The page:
Crystallised intelligence, on the other hand, is built on your wisdom, pattern recognition, vocabulary, and your teaching ability. The great news is that it improves over time, increasing through your 40s, 50s and even 60s, and staying high in your 70s and 80s.

Brooks spoke of the danger that strivers hang on to the first curve of fluid intelligence too long and get stuck there. Still trying to accumulate more experiences and skills, such people become unhappy. It’s a one-way ticket to frustration and misery.

From the outside, others might view strivers as successful – but in the workplace, this build-up of frustration can actually make some of them hard to work with.

If the first part of our lives is about starting with a blank piece of paper and building up the picture of our career by filling the page, then for prolonged happiness into later years, I believe the trick is to jump onto that second curve of crystallised intelligence.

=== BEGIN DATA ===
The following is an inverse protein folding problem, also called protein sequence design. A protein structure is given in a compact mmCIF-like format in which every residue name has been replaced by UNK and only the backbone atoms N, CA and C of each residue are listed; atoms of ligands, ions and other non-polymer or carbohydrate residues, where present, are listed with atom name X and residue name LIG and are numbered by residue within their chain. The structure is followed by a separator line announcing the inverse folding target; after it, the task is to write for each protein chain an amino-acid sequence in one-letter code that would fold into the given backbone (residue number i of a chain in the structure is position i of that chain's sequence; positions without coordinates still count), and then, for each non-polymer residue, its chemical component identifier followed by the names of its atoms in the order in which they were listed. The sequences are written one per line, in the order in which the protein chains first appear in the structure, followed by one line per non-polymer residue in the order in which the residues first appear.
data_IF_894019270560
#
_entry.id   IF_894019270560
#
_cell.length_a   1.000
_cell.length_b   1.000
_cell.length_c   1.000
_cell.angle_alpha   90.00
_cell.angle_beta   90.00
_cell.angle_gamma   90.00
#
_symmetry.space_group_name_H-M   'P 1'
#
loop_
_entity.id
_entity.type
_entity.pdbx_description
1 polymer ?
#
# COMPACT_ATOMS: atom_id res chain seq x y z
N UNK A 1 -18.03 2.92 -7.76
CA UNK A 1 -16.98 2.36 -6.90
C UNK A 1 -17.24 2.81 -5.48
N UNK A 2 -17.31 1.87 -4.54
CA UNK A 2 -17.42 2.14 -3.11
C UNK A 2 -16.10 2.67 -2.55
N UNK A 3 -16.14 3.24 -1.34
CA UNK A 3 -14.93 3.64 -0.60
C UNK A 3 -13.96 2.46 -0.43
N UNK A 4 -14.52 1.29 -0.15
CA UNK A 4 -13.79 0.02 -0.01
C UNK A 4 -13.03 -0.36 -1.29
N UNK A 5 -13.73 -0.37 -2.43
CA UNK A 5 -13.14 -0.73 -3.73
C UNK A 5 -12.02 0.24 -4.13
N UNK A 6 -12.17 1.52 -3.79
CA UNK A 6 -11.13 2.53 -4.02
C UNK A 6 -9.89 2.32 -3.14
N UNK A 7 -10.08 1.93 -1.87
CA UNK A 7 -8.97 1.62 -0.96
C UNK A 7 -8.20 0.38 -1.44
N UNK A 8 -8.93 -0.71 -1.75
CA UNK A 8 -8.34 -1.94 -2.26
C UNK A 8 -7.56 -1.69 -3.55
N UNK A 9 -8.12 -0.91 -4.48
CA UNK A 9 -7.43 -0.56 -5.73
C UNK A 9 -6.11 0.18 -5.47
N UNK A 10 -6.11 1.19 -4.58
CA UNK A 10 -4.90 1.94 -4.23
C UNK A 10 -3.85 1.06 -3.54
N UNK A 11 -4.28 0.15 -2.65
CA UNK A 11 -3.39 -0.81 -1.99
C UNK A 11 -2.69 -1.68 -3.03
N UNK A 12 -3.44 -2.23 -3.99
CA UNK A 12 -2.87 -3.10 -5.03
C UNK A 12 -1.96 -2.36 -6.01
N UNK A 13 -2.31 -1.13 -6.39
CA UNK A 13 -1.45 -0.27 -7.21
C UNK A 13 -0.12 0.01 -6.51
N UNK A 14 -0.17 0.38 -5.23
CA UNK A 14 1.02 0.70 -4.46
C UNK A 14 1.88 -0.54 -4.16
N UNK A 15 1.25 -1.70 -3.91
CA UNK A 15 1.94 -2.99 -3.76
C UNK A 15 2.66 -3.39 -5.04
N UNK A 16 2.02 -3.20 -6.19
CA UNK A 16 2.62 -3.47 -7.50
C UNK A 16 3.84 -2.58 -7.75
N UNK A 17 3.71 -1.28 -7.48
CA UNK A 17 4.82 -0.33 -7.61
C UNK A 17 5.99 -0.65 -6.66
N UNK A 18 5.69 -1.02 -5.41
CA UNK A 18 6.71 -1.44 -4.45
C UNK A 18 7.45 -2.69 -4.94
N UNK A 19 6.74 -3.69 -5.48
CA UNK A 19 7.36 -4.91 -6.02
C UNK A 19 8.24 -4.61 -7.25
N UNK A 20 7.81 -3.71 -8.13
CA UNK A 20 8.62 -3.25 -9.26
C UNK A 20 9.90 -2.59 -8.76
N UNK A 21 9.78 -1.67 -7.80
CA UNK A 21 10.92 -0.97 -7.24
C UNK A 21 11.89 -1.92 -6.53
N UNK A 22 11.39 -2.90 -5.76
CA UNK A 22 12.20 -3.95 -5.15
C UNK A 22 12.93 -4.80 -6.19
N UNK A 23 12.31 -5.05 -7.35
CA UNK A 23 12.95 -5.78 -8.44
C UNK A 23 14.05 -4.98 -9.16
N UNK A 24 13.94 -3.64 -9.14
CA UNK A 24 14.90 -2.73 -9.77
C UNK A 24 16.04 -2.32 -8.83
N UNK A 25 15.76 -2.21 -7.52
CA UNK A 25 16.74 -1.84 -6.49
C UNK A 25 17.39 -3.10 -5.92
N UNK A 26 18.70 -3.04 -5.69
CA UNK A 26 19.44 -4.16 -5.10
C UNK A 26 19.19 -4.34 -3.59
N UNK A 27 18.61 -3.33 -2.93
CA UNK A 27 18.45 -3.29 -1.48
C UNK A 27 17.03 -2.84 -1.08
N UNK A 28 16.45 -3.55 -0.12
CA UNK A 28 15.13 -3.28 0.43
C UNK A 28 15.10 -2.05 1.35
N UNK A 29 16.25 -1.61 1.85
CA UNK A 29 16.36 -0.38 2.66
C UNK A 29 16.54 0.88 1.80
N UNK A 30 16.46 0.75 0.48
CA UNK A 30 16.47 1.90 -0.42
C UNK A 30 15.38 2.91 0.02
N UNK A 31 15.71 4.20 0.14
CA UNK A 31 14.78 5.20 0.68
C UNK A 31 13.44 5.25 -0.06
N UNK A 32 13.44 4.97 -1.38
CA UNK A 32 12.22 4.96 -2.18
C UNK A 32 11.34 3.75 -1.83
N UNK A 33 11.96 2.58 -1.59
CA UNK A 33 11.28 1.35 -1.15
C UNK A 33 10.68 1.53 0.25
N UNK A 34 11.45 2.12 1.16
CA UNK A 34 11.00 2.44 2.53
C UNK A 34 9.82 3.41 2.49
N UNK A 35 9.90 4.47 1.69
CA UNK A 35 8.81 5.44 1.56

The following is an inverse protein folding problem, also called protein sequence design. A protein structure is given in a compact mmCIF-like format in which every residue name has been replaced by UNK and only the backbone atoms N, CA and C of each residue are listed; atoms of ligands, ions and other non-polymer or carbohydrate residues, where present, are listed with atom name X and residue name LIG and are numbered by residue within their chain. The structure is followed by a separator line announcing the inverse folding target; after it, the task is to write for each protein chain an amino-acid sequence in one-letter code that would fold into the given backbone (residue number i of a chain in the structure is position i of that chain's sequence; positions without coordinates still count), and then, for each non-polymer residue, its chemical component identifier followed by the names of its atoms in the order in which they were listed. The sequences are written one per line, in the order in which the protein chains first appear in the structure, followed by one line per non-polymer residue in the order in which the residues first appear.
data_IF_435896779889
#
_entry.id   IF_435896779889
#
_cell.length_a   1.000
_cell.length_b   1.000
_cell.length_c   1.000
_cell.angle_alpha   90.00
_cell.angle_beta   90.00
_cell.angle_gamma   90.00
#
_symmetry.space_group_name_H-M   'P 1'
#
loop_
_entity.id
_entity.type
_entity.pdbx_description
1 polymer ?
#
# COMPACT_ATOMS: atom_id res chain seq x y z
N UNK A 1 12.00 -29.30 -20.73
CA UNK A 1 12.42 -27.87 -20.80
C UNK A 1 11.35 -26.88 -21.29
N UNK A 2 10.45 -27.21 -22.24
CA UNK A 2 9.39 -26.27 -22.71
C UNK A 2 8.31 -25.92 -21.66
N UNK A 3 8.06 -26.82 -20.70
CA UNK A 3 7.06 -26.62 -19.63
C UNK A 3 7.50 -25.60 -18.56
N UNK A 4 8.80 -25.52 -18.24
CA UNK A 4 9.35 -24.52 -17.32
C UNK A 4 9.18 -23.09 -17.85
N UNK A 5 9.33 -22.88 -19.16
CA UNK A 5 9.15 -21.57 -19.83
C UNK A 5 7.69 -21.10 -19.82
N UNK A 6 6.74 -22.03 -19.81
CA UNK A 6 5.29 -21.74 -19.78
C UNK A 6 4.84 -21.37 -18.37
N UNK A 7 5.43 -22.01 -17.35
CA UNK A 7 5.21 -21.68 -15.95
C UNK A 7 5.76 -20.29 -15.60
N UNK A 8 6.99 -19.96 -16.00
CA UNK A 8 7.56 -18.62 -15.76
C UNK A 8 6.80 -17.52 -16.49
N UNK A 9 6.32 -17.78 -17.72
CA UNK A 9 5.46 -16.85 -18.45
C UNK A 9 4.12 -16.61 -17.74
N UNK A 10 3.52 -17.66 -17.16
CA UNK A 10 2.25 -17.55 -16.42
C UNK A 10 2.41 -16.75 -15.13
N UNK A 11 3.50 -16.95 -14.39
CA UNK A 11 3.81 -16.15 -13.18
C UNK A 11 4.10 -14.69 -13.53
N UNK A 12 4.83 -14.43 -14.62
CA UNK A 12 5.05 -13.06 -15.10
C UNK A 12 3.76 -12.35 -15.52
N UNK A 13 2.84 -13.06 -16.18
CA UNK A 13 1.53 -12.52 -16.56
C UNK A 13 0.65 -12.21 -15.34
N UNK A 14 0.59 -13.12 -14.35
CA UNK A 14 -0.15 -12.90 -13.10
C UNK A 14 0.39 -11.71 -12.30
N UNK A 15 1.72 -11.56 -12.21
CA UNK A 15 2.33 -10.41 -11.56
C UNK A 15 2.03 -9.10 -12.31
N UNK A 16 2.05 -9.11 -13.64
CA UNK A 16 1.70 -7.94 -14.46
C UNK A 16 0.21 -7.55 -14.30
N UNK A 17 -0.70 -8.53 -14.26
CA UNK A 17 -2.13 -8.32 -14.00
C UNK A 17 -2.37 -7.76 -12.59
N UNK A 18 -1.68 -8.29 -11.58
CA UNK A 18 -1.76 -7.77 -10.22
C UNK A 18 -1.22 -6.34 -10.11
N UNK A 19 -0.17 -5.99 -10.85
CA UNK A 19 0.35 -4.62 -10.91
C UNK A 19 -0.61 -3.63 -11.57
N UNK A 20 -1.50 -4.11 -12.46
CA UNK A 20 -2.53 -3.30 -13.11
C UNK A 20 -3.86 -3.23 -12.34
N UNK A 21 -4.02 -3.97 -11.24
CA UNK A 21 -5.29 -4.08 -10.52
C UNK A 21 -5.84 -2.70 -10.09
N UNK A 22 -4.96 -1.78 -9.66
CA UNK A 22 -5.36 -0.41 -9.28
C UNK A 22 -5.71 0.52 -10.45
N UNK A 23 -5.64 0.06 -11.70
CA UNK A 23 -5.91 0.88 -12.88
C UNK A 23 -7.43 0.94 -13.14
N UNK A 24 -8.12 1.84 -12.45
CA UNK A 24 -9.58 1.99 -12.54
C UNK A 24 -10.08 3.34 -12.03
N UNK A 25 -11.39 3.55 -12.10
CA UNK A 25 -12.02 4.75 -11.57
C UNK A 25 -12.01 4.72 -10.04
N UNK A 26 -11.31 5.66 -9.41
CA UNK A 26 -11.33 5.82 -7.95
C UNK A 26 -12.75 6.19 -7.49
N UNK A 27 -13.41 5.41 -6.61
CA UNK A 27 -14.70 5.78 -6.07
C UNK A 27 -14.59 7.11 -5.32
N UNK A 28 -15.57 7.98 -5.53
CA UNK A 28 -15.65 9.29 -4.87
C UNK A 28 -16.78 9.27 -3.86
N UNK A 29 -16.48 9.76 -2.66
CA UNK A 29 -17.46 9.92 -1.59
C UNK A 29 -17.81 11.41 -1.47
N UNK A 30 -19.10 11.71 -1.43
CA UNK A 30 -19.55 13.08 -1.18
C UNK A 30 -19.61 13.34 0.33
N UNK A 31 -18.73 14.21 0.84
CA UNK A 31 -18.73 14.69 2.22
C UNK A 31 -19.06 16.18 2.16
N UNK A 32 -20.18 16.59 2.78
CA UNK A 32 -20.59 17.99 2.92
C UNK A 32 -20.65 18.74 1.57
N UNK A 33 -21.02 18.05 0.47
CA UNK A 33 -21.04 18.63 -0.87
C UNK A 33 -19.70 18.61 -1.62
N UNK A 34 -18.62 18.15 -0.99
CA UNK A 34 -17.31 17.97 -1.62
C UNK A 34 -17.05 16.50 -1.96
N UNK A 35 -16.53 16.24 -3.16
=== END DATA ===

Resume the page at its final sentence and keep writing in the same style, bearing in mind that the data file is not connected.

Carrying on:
In his talk, Brooks conjured a powerful image of a piece of jade. First, you need to chip away at the gemstone to reveal the art beneath. I took this metaphor to mean letting go some of what we’ve accumulated to uncover what will make us fulfilled in the second act of our lives.

Brooks’ message resonated with me because he articulated a feeling I had for some time but had been unable to put so clearly into words.

Because I had the striver’s curse, too.

In my career, I have been fortunate to have held C-level and board roles in a variety of industries including aviation, dairy, healthcare and franchising. My accountancy training means I tended to hold finance roles, but I’ve always made a point of working on the operational side of the business too.